Competition for President's Scholarship Provides Students With Opportunity

Kya Sanchez, high school senior at Victor J. Andrew High School in Tinley Park, Illinois, questions Student Ambassador Elizabeth Skelly about her experiences in the Bearcat Marching Band during Distinguished Scholars Day Saturday, Feb. 16. Sanchez plans to attend Northwest and play trumpet in the BMB.

Top high school scholars and potential Northwest students competed for the President’s Scholarship Feb. 16.

Students who attended the Distinguished Scholars Day event were interviewed by faculty members and staff for the $8,000 President’s Scholarship. More than 167 top students from several states went to the event, and only 10 will be selected for the scholarship. The students will know by March 1 if they are chosen.

The interviews consisted of one or two faculty and staff members getting to know the students better and evaluating their eligibility for the scholarship on more accounts than academics alone. Those in attendance had ACT scores of 27-36 and a minimum high school GPA of 3.75.

Though the competition was high, the event gave students a day of more than just nervously awaiting important interviews.

The day began with an opening message from Provost Jamie Hooyman. Teary-eyed, she began by describing what it means to be a Bearcat and opened her speech with a moment of silence for the recent passing of a beloved student.

“She was a true Bearcat,” Hooyman said.

Hooyman’s speech gave students a vision of how close Northwest’s community is with each and every student — focused on the success of every individual.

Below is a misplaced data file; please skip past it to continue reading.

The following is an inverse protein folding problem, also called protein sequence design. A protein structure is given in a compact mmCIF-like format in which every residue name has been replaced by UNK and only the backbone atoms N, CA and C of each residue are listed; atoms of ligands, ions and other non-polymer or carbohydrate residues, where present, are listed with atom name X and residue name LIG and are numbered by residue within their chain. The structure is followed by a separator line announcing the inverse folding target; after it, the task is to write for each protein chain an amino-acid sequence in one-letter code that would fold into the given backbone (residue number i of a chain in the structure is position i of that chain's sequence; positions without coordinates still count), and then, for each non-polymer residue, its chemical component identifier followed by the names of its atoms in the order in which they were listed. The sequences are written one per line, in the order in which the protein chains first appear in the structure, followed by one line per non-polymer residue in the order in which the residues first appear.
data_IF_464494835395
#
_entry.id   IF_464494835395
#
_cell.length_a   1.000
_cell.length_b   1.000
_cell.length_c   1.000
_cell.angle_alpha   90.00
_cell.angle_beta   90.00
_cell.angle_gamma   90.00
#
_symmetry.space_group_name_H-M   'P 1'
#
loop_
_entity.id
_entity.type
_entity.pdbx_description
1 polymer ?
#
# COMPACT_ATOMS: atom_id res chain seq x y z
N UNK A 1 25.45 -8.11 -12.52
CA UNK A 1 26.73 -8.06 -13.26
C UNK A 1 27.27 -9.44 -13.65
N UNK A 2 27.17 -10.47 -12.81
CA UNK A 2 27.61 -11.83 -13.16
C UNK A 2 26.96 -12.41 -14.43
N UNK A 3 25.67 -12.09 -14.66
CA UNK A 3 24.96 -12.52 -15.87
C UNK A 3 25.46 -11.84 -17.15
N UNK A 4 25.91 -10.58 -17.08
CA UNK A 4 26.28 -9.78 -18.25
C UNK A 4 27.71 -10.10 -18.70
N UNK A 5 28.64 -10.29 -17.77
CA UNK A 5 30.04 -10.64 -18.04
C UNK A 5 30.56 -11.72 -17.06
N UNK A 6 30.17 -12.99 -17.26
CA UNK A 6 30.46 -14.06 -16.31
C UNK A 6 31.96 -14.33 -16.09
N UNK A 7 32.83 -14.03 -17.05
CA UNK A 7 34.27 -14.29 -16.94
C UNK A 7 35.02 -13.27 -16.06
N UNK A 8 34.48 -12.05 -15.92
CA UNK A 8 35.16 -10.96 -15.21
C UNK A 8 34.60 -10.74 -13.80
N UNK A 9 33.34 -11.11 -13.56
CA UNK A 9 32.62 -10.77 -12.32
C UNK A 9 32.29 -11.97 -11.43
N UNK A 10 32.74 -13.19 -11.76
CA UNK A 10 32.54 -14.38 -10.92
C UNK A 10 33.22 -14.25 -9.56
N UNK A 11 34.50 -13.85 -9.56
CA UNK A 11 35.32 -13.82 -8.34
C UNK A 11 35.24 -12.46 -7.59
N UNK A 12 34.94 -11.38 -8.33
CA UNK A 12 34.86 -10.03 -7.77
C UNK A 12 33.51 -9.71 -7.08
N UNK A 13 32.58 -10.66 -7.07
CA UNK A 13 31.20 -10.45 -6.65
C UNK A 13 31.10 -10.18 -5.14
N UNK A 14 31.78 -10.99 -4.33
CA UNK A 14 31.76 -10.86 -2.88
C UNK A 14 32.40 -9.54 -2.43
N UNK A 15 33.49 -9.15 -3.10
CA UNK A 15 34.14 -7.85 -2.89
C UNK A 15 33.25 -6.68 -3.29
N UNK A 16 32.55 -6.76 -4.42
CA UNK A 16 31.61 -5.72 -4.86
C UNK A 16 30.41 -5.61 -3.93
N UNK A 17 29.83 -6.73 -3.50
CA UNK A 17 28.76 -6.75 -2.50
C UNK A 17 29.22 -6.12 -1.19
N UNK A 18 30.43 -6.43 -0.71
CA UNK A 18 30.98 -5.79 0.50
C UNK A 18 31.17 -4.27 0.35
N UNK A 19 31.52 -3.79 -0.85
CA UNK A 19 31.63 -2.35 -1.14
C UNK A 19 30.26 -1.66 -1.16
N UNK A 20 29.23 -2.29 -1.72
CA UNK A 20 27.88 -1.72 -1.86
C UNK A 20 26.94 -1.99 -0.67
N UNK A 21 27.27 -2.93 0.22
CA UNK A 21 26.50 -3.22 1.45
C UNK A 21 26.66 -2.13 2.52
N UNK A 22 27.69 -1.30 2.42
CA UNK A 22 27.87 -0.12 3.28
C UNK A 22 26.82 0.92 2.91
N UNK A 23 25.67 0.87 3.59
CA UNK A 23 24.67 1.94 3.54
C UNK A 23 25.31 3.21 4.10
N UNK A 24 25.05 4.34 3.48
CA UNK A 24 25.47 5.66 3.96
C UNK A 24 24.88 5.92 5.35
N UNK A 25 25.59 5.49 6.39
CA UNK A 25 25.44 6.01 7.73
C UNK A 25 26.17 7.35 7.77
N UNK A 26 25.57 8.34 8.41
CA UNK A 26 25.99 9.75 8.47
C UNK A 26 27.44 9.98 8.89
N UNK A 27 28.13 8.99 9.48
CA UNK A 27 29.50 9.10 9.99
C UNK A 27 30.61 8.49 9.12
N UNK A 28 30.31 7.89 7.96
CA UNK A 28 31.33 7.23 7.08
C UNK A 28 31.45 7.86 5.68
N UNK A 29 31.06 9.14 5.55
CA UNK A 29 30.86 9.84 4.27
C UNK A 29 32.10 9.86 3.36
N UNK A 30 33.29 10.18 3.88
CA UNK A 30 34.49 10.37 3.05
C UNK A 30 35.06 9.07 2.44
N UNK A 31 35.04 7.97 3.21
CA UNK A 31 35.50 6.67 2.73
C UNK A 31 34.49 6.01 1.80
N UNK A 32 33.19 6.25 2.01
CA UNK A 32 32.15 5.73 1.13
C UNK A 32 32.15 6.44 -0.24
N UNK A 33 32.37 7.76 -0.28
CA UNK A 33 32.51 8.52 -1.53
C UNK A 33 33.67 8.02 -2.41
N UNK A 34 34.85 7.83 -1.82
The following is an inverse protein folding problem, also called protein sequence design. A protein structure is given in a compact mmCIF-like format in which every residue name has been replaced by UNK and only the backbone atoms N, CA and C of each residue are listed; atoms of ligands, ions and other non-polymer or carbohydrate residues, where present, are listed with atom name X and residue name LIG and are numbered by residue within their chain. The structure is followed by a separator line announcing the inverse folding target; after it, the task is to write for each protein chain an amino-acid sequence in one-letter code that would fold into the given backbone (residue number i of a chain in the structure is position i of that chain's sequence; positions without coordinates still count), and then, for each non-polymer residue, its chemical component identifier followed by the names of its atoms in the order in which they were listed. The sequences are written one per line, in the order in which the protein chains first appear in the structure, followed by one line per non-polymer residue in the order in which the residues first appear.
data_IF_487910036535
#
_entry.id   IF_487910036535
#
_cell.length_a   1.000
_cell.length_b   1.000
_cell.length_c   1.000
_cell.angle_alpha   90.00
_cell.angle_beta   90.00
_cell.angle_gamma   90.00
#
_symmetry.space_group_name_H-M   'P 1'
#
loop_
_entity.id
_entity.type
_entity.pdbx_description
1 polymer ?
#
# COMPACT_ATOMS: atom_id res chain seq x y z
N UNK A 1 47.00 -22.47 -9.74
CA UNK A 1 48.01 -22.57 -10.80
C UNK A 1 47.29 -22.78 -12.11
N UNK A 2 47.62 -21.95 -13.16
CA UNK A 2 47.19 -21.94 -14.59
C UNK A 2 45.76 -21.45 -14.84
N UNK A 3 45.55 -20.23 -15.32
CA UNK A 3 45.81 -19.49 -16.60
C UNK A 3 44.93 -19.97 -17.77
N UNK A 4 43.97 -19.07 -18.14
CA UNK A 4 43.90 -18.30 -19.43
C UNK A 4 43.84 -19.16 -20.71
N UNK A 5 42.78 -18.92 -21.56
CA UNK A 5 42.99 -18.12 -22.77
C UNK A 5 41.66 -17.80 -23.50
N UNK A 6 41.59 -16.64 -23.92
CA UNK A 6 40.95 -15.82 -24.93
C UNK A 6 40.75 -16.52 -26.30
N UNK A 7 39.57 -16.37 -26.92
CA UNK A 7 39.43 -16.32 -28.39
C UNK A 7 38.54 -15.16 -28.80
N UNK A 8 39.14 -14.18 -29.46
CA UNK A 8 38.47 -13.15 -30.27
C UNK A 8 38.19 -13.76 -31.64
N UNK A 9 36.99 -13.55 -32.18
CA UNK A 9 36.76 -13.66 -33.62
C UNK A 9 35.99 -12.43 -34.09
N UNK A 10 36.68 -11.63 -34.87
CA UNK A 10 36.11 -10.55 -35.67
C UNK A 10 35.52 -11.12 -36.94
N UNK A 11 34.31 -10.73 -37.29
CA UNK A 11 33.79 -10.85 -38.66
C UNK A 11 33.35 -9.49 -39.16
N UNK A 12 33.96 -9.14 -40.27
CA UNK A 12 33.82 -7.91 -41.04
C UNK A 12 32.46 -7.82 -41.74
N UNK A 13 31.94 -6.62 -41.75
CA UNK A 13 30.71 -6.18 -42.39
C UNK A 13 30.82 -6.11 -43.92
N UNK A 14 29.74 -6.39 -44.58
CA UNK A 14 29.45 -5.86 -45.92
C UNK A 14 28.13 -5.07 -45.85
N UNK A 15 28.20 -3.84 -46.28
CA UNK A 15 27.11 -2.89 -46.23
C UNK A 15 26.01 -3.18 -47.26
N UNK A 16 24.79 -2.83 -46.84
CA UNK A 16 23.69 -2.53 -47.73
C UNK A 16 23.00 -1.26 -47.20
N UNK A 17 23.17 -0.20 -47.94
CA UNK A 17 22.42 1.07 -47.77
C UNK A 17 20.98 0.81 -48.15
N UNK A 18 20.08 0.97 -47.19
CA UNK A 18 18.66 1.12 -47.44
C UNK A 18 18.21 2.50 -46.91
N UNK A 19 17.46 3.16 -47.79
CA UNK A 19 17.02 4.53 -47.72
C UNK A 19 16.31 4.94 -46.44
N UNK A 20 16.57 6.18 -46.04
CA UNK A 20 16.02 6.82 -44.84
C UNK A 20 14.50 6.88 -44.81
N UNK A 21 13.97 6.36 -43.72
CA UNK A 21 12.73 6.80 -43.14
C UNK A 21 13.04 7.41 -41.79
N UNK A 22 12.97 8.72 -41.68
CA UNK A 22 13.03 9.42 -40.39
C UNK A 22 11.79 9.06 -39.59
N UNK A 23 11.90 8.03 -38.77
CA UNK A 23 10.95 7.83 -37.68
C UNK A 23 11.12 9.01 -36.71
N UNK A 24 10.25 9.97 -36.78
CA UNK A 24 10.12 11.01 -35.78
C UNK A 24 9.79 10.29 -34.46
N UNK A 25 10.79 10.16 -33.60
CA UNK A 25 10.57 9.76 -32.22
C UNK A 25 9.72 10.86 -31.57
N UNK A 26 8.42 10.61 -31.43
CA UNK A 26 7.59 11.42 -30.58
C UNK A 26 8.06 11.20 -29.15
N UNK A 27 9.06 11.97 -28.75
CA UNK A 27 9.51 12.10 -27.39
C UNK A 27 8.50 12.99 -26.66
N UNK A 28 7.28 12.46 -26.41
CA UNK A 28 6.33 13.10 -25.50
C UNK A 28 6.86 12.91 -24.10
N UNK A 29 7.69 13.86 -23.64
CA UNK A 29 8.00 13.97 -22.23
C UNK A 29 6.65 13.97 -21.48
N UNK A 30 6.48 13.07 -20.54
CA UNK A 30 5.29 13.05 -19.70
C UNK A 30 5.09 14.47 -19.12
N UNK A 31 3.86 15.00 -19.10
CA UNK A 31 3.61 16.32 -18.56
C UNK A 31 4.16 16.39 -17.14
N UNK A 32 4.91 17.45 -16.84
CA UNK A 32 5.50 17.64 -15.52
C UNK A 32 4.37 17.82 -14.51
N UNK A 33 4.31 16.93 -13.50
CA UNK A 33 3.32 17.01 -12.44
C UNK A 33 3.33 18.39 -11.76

After Hooyman’s speech, half of the group was dismissed to the first round of interviews, and two student panels answered questions both potential Bearcats and their parents had about college life at Northwest.

While the students had interviews, a separate session took place for the parents where they were able to learn about more aspects of Northwest like financial assistance, residential life, the University Police Department and the honors program.

Students were then able to meet back up with their parents and attend academic sessions with the department of their interest. A University representative presented information on academics in specific areas of study and was able to answer further questions the students had.

Lunch was served in the J.W. Jones Student Union boardroom and ballroom, where closing remarks were made by event leaders. At the end of the event, there was an optional campus tour led by Northwest students and staff members.

Campus Visit Coordinator Kristen Little helped put on the event and noted the day was about more than just competition.

“This was a day for students to learn about Northwest, not just academics, but meet other Bearcats and get to know each other,” Little said.

North Andrew High School student Logan Hughes said the event helped him realize all the opportunities at Northwest.

“It helped me learn about events on campus, how to get involved and class options I didn’t know about before,” Hughes said.

Another potential Bearcat, Meghan Essink from Freeman High School in Adams, Nebraska, said it was a great way to meet other Northwest students.

“I met a lot of interesting people and learned what Northwest was all about,” Essink said. “Today helped confirm my decision to become a Bearcat.”

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